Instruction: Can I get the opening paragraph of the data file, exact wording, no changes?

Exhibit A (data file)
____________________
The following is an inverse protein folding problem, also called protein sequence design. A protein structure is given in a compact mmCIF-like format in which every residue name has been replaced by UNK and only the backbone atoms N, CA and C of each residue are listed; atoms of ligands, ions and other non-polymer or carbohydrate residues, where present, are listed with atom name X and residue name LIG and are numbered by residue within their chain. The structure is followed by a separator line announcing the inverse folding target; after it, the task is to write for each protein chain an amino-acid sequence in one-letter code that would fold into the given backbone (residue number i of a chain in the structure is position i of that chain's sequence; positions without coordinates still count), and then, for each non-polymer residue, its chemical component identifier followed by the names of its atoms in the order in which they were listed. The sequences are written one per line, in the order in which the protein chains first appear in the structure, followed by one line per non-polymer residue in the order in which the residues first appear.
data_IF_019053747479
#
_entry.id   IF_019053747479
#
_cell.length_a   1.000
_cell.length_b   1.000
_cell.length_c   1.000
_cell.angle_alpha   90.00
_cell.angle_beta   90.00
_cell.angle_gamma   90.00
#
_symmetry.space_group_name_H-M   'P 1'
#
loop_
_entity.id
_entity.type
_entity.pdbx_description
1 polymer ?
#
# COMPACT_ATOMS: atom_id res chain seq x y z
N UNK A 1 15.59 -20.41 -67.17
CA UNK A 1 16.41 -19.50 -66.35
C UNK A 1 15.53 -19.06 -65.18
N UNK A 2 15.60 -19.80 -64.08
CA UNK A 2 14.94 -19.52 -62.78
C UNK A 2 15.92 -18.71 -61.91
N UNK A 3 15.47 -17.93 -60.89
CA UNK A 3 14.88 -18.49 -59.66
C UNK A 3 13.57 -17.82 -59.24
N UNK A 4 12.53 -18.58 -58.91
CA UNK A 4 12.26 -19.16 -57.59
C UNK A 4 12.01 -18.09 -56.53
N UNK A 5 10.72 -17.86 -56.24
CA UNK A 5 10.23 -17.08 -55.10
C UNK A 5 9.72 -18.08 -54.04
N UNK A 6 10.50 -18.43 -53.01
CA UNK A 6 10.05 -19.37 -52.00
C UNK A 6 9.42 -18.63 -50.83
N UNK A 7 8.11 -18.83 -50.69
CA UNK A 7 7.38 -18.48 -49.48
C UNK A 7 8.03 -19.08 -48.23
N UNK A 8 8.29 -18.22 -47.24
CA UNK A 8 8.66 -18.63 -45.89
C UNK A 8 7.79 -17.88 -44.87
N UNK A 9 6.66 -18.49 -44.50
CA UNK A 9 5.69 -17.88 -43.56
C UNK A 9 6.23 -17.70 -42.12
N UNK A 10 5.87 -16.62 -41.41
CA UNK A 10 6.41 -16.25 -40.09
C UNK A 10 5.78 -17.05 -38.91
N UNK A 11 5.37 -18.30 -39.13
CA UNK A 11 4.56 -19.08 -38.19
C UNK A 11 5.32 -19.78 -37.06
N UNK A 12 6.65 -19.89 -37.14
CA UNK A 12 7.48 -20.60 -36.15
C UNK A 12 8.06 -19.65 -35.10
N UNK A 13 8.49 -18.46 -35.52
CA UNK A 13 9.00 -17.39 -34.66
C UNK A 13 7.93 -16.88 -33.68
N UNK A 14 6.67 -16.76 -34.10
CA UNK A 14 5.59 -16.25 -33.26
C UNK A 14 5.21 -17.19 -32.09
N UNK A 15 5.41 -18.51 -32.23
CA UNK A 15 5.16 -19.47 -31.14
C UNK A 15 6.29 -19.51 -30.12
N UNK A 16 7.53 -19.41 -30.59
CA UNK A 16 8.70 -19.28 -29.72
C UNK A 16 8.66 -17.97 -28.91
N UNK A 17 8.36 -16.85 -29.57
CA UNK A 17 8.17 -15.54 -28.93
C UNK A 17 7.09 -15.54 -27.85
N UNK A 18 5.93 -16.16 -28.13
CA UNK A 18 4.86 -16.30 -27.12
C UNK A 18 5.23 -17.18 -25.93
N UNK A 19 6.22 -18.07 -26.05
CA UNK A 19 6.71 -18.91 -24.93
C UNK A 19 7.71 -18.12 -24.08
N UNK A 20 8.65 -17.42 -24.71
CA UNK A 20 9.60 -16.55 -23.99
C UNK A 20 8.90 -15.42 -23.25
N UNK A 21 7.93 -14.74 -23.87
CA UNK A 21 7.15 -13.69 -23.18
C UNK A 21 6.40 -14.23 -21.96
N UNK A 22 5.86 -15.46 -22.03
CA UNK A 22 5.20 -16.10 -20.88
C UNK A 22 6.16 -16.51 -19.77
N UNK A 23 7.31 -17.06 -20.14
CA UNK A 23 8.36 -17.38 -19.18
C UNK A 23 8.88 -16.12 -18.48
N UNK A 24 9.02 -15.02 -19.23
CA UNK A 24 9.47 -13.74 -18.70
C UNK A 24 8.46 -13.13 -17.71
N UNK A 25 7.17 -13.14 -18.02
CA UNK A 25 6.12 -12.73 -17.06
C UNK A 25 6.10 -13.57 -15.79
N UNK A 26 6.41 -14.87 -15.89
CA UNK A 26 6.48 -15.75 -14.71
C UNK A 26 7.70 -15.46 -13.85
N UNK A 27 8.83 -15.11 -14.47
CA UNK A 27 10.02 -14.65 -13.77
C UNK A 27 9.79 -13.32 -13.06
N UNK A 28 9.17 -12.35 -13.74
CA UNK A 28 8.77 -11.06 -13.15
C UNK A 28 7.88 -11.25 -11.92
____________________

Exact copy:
The following is an inverse protein folding problem, also called protein sequence design. A protein structure is given in a compact mmCIF-like format in which every residue name has been replaced by UNK and only the backbone atoms N, CA and C of each residue are listed; atoms of ligands, ions and other non-polymer or carbohydrate residues, where present, are listed with atom name X and residue name LIG and are numbered by residue within their chain. The structure is followed by a separator line announcing the inverse folding target; after it, the task is to write for each protein chain an amino-acid sequence in one-letter code that would fold into the given backbone (residue number i of a chain in the structure is position i of that chain's sequence; positions without coordinates still count), and then, for each non-polymer residue, its chemical component identifier followed by the names of its atoms in the order in which they were listed. The sequences are written one per line, in the order in which the protein chains first appear in the structure, followed by one line per non-polymer residue in the order in which the residues first appear.